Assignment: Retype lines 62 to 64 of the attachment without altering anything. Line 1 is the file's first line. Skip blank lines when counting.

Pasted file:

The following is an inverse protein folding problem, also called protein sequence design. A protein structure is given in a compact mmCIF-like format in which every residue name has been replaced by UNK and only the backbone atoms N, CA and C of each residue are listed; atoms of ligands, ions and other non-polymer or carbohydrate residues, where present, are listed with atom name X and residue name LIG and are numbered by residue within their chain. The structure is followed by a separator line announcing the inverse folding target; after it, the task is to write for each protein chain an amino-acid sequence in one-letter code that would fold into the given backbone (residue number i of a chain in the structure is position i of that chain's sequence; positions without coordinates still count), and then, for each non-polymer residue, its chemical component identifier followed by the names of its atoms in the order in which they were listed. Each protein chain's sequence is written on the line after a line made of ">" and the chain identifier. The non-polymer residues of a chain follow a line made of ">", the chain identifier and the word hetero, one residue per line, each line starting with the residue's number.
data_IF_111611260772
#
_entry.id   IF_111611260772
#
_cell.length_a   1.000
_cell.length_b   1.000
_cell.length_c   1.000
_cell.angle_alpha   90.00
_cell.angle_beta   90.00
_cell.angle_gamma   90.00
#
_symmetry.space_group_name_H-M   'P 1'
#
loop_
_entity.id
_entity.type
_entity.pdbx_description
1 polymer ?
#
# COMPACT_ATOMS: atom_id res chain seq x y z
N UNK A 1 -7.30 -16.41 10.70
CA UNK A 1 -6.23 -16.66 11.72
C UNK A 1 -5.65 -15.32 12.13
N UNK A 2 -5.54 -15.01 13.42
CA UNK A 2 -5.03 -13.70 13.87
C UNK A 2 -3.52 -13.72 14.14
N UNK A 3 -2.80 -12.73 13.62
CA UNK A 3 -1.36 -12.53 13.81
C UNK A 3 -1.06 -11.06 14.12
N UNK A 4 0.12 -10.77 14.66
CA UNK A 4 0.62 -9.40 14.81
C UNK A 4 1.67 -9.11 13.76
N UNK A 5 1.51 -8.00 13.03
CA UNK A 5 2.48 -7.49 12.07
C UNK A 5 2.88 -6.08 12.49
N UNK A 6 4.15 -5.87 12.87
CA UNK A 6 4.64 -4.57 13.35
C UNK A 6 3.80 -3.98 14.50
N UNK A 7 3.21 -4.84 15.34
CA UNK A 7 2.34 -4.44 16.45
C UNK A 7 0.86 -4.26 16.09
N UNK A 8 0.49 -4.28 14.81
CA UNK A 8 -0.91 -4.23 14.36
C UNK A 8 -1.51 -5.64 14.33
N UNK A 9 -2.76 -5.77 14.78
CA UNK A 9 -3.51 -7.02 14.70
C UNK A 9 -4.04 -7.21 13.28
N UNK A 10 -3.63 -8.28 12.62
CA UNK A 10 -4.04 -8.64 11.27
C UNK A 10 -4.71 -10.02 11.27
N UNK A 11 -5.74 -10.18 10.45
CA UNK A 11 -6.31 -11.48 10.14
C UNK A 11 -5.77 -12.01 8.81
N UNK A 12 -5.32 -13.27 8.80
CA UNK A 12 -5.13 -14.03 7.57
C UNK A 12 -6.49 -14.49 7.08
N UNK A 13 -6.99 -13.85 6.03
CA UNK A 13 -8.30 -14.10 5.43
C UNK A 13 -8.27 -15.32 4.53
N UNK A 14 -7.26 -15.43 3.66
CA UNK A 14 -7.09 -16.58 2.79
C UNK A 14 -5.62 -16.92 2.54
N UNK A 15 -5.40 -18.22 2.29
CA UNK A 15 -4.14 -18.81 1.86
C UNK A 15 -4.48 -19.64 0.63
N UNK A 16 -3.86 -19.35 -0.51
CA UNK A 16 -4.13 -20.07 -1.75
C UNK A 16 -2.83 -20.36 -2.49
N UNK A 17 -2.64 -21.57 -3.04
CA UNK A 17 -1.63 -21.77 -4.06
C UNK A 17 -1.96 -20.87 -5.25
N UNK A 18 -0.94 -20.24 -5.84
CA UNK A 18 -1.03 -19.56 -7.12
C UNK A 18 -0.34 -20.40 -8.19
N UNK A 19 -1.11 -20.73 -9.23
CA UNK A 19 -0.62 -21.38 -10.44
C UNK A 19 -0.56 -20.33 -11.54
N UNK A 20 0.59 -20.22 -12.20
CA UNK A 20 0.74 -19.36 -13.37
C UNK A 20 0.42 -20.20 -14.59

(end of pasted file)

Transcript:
CA UNK A 14 -7.09 -16.58 2.79
C UNK A 14 -5.62 -16.92 2.54
N UNK A 15 -5.40 -18.22 2.29